(I have heard many atheists say that preaching to and trying to convert others is beneath them. They cringe at the accusation of being "fundamentalists" - an accusation they get simply because they engage in the practice of defending certain important, potentially life-saving propositions as true. This attitude merely guarantees that atheists remain socially and politically impotent - which is probably why theists love to make these types of accusations.)
One of the guiding principles for the ethical atheist lobbyist - and the ethical atheist organization she represents - should be a healthy respect for and devotion to reality-based planning and decision making. These are the facts of the political universe in which the ethical atheist lobbyist and the ethical atheist organization must work. It is irrational to ignore them.
Posted by Alonzo Fyfe at 7:57 AM
Thursday, May 24, 2012
According to the ratings, the subject of the ethical atheist politician is not a popular or interesting topic. Readership is down significantly.
This does not surprise me. I have written in the past that the type of message that children get about atheists is a type that will tend to make atheist adults timid, passive, and politically impotent. Faced with a message since childhood that not trusting in God and not supporting a nation under God makes one an unwelcome member of society, children learn to view atheism as a mark of shame to be hidden. In contrast, those who grow up to be theists learn the attitude that they have a natural superiority over atheists that will tend to make them socially and politically assertive.
These effects then produce a vicious loop where theist adults use their social and political assertiveness to further dominate socially and politically impotent atheists. They use this political imbalance to spread the message that causes it - putting anti-atheist, pro-theist messages in more and more places where children can be found. This includes putting "In God We Trust" on school walls and demanding that the Pledge of Allegiance be spoken at school events.
There is a reason why atheists have far less social and political power per capita than many much smaller but much more effective religious groups.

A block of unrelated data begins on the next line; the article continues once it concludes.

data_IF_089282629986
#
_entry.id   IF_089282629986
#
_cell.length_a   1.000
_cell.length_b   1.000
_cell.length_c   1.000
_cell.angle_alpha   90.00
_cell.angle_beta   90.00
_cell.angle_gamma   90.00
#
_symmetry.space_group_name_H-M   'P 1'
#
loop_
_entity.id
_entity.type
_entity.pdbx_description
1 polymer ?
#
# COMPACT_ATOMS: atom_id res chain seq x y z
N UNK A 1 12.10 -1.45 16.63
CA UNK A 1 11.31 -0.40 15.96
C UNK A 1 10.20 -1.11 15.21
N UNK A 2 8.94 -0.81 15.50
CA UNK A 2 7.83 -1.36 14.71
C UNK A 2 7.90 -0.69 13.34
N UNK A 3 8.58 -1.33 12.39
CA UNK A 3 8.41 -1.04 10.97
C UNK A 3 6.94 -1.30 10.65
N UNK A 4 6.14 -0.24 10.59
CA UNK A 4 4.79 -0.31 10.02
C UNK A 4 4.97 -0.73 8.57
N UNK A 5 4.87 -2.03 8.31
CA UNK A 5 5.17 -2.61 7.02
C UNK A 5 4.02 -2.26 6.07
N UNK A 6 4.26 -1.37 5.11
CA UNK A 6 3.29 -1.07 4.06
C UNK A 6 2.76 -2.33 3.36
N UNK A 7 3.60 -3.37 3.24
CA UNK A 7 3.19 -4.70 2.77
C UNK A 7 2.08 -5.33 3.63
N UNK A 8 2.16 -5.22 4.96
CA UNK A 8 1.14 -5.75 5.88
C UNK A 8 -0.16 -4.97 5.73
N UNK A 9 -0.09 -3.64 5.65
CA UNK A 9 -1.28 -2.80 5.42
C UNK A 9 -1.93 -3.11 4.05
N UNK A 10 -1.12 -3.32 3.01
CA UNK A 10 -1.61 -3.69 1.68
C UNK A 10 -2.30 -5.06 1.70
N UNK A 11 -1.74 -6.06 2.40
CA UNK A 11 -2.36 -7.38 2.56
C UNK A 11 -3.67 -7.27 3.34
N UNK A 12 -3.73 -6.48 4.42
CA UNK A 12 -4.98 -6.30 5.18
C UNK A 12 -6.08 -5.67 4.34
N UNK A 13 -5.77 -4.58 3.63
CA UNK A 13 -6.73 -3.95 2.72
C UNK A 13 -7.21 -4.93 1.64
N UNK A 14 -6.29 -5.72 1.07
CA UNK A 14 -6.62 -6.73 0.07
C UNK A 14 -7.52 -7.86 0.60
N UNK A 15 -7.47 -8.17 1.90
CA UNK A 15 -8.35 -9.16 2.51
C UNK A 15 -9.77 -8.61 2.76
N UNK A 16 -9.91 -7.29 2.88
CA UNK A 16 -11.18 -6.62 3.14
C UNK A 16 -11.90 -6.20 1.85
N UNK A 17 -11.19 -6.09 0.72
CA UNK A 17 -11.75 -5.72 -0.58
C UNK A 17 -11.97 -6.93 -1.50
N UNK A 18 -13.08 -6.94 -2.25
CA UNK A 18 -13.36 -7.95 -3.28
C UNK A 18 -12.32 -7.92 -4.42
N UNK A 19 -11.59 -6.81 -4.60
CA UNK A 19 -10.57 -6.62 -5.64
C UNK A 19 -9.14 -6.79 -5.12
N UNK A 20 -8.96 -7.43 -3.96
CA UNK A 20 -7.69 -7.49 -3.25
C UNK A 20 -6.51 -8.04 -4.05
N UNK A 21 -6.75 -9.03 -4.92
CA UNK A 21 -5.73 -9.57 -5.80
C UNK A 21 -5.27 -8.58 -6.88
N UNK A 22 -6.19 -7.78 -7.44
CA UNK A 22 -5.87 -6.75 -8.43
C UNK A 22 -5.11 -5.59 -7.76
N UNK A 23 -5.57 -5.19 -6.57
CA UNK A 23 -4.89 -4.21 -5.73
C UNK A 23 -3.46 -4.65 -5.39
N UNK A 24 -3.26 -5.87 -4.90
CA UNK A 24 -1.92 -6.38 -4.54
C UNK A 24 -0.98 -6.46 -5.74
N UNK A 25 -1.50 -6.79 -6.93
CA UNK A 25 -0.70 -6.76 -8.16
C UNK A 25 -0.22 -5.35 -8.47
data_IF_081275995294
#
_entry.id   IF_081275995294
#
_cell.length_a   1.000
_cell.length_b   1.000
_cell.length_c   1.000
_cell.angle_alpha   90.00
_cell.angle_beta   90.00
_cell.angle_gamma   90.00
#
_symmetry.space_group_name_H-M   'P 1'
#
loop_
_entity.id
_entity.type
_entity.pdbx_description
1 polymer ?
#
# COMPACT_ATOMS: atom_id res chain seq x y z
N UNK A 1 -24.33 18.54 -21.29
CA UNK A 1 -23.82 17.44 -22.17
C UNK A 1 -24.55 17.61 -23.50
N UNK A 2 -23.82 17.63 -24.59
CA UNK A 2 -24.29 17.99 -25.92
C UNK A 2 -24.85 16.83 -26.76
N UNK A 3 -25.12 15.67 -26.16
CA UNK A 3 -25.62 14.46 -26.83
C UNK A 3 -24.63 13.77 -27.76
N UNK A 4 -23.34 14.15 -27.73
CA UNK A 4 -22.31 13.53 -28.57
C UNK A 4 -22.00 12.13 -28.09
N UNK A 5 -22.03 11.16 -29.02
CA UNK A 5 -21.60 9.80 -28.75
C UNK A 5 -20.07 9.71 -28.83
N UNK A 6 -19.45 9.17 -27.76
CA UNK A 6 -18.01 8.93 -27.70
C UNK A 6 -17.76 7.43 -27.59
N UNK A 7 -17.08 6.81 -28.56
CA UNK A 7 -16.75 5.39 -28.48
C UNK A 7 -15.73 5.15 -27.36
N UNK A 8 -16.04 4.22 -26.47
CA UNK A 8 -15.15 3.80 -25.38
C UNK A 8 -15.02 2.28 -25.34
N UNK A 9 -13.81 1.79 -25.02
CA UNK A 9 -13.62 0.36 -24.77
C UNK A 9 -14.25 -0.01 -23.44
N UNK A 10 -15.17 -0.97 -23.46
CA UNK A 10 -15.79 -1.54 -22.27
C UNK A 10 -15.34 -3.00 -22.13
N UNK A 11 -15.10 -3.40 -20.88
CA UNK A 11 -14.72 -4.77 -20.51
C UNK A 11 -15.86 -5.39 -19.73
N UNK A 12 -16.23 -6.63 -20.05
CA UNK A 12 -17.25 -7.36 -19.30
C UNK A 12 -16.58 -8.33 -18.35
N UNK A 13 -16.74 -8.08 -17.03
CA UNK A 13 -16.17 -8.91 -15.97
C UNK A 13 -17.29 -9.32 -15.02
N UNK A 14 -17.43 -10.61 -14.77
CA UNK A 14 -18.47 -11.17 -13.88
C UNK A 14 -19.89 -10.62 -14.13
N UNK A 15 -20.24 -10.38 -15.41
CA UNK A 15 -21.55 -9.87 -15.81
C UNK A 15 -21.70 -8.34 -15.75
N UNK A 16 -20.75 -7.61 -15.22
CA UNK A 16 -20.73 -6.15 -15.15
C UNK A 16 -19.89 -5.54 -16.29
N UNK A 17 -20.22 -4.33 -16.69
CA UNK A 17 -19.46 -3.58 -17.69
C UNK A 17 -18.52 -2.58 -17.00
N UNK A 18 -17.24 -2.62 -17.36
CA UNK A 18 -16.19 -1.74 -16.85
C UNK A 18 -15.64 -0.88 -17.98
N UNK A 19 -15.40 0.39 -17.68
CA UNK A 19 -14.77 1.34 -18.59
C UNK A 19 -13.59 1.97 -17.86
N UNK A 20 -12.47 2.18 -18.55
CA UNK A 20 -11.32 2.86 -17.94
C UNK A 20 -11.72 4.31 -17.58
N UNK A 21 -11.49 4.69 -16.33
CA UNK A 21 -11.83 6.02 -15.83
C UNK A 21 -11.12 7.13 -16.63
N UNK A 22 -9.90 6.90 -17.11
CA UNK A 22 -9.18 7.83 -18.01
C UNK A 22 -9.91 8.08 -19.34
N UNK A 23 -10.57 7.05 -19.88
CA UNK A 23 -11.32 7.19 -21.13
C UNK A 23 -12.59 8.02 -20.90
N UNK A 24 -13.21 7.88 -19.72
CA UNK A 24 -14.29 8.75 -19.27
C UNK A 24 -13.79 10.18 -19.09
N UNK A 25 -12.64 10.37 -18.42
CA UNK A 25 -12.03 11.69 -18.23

Yet, these general tendencies produce specific exceptions. They have a "bell curve" of effects on different children. Thus, there is some hope that those who escape these effects can become the type of social and political leaders that can help to draw others out of this trap.
One of the purposes for this series is to help those few socially and politically assertive atheists with that project.
It is important to note that this social and political impotence is not the result of a set of defective beliefs. Consequently, no well-reasoned argument will end its effects. It is, instead, a learned emotional reaction. One can have all of the facts in the world about how safe it is to fly, and still be afraid to fly. One can have all of the facts in the world about how there is no shame in being an atheist and the absurdity in believing that a good American must trust in God and support a nation under God. However, this will not remove the social and political anxiety of atheism.
The way to deal with this issue is to begin to counter the effects of the message among adults in the community, while countering the message itself among the children. Furthermore, the issue described here is more of a task to be taken on by the ethical atheist political organization than by the ethical atheist politician.
Women's rights groups faced a similar problem. Women were taught to be silent and subservient. This rendered them politically impotent - a political impotence that men then used to promote social messages and political practices that reinforced their silence and submissiveness. Women's rights groups responded to this through "assertiveness training." Of course, these programs were met with opposition. Mostly religious organizations countered that women, in asserting their own rights, were trying to enslave and dominate men. However, over time, women lost at least a large portion of their political impotence.
Gay rights organizations also faced a problem in that young homosexuals constantly received a message that good, decent human beings were not gay. Homosexuality was something to be ashamed of - and this shame kept homosexuals politically impotent. To combat this, gay rights organizations promoted a "gay pride" movement. Their message, "I am gay, and I am proud" shook off some of this learned political passivism and gave homosexuals a political voice.